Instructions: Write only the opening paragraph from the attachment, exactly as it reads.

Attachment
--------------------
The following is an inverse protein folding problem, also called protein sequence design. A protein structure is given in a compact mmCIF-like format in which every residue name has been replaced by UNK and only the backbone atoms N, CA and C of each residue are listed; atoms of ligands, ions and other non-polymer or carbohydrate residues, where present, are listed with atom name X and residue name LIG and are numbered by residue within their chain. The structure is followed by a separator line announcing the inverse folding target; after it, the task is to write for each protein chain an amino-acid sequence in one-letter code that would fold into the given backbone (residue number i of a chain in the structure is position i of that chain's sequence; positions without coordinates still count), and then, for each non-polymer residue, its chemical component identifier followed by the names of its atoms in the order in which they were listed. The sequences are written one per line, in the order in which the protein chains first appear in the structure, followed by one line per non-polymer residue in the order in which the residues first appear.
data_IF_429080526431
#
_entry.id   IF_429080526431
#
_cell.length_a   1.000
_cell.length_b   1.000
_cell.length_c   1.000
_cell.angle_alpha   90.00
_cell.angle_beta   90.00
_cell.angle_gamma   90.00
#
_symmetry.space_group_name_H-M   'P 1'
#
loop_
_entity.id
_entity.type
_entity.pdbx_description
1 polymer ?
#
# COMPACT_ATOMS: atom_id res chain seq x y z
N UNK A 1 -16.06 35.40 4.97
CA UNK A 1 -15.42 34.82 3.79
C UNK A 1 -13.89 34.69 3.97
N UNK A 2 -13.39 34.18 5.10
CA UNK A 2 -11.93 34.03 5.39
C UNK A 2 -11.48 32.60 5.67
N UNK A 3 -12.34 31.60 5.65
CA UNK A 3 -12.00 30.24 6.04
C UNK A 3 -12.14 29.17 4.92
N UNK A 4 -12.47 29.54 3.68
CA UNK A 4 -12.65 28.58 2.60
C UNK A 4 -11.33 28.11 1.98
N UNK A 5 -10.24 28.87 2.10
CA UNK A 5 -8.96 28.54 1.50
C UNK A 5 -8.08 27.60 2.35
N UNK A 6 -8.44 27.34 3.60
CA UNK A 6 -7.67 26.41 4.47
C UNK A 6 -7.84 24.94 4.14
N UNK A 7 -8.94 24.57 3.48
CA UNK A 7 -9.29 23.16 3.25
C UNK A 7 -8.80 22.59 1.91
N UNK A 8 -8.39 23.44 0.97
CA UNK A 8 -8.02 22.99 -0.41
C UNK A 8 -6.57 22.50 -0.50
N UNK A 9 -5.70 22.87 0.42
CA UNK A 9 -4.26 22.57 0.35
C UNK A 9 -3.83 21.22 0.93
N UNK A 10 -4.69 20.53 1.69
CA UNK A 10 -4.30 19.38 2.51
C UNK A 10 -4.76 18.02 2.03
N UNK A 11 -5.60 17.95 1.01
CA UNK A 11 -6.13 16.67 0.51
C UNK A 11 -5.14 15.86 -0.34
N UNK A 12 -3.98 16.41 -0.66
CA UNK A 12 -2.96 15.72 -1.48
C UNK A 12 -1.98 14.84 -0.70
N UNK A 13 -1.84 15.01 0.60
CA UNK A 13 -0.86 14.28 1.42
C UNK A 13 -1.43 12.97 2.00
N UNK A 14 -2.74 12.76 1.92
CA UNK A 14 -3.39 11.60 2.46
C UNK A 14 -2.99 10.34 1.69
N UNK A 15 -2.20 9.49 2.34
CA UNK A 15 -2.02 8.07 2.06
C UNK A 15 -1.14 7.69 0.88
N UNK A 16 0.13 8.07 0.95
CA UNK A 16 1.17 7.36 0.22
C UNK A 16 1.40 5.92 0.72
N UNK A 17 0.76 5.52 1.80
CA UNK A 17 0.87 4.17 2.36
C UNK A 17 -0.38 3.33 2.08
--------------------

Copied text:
The following is an inverse protein folding problem, also called protein sequence design. A protein structure is given in a compact mmCIF-like format in which every residue name has been replaced by UNK and only the backbone atoms N, CA and C of each residue are listed; atoms of ligands, ions and other non-polymer or carbohydrate residues, where present, are listed with atom name X and residue name LIG and are numbered by residue within their chain. The structure is followed by a separator line announcing the inverse folding target; after it, the task is to write for each protein chain an amino-acid sequence in one-letter code that would fold into the given backbone (residue number i of a chain in the structure is position i of that chain's sequence; positions without coordinates still count), and then, for each non-polymer residue, its chemical component identifier followed by the names of its atoms in the order in which they were listed. The sequences are written one per line, in the order in which the protein chains first appear in the structure, followed by one line per non-polymer residue in the order in which the residues first appear.